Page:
As the ice in the clouds melts into droplets, they reflect more sunlight. But in the end there is no more ice left to melt.
Clouds that contain both water droplets and ice crystals, calledmixed-phase clouds, have a slowing effect on global warming. This is because the clouds reflect more and more sunlight as ice turns to water.
But what happens when all the ice crystals have turned into droplets?
Doctoral Research Fellow Jenny Bjordal and Professor Trude Storelvmo at the Department of Geosciences at the University of Oslo have tried to figure it out.
"What we have found, is exciting, but also scary," Storelvmo says to Titan.uio.no.
The results were published today in the scientific journal Nature Geoscience.
Clouds of ice and water
The clouds they have studied are in areas of the atmosphere with temperatures between 0 and 38 degrees below zero.
"The area where we find most of them is across the Southern Ocean. They are also found elsewhere, but that is where most of them are," Bjordal says.
As climate scientists, they do not look at individual clouds and how they change or move. They study how the clouds change in an area over a long period of time—and whether they move in height, for example.
"These clouds consist of a mixture of ice crystals and drops," Storelvmo says.
"When the climate gets warmer, more of the ice crystals will melt," Bjordal explains.
Each small ice crystal turns into many even smaller droplets which gives an overall larger surface.
"Then the clouds reflect more sunlight," Bjordal says.
"In that sense, those clouds have helped us a little. They have curbed the warming so far," Storelvmo says.
What happens to these clouds is an example of what is calledfeedback effects. Higher temperatures on Earth lead to changes in the clouds, which in turn affect the temperature.
Feedback effects can be both positive and negative. What the researchers call a positive feedback, means that the temperature will be even higher. Negative for the climate, that is, but positive in the calculations.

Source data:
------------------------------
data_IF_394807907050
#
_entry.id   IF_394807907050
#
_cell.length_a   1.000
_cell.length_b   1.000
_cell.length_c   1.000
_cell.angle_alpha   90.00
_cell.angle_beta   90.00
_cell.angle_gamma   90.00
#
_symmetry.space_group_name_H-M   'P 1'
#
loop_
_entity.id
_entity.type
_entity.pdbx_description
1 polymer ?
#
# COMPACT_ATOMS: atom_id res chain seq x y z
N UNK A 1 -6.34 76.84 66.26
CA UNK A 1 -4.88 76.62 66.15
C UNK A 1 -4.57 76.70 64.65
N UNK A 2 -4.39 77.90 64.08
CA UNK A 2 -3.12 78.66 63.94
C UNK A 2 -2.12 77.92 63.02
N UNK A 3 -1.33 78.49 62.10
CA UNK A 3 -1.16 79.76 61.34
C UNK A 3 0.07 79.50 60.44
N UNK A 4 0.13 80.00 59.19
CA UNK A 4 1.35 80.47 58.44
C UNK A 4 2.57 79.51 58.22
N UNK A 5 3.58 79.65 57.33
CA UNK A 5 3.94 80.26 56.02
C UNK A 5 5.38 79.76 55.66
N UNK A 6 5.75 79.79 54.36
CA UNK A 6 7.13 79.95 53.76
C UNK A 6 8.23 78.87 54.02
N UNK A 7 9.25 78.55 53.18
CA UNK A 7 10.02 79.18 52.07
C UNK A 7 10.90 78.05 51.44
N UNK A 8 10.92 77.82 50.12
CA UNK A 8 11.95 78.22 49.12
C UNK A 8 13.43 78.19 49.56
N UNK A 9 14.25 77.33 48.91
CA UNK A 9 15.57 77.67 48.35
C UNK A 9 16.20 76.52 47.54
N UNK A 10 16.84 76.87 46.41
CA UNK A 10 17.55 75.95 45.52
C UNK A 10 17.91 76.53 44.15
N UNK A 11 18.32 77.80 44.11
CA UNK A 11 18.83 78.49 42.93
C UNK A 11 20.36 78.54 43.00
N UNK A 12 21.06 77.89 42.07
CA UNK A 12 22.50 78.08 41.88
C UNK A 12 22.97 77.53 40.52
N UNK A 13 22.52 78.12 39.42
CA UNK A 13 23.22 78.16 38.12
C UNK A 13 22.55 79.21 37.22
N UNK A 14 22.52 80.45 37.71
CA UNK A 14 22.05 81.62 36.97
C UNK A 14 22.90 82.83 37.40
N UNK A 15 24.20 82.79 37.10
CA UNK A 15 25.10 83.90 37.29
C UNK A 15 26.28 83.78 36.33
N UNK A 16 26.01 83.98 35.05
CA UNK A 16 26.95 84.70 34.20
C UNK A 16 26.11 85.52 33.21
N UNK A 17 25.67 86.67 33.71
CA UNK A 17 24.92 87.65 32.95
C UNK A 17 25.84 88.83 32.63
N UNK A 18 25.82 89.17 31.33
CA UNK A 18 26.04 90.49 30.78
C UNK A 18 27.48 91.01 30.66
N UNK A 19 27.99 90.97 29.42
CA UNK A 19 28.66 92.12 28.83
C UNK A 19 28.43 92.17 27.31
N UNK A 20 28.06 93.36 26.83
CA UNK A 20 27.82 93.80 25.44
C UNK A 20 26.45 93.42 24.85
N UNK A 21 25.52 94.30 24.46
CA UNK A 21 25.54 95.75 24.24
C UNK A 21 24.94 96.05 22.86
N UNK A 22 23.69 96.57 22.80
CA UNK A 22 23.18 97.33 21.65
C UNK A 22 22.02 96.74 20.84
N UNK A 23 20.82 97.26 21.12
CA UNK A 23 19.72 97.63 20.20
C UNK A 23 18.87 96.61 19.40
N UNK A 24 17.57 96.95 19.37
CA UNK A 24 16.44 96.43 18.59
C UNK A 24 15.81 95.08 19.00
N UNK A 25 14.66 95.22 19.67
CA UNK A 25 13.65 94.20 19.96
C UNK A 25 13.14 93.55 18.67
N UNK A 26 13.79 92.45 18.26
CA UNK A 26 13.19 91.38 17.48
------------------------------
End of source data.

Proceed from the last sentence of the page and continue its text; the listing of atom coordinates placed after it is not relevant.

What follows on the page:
Mixed-phase clouds have a negative feedback. When it gets warmer, they reflect more light. They prevent sunlight from hitting the earth. Positive for the climate, but a minus in the figures.
"This means that we get a smaller temperature rise than we would have had without this effect," Bjordal says.
The hotter it gets, the more ice will melt. This effect will increase as the temperature rise and keep it in check a bit. It does not stop it, but slows it down.
But only up to a certain point.
What happens when all the ice is melted?
At some point, there will be no more ice left. The clouds will still reflect sunlight, but the effect will not be able to increase and become even greater.
"As long as you have ice that can melt, the clouds will constantly reflect more and more. But eventually it will reach a constant level, while the temperature continues to rise. Then the temperature will go even faster upwards," Bjordal says.
"You no longer have this calming effect of the clouds becoming more reflective. From that point on, the heating can go much faster," Storelvmo says.
She does not want to call it a tipping point, a concept that climate scientists are very concerned about, a point where there is no going back.
"But you can imagine that you cross a border into a climate system that is more sensitive to greenhouse gases than you had with this brake pad," Storelvmo says.
"This means that we should preferably avoid reaching this point. We would rather be where we still have our brake pad," she says.
It is currently not possible to determine exactly when this will happen or exactly what it takes for us to avoid ending up there. But it fits into the series of warnings from climate scientists.
"The hotter it gets, the faster it will go, and the harder it will be to stop the warming," Bjordal says.
More information: Jenny Bjordal et al. Equilibrium climate sensitivity above 5 °C plausible due to state-dependent cloud feedback, Nature Geoscience (2020). DOI: 10.1038/s41561-020-00649-1
Journal information: Nature Geoscience
Provided by University of Oslo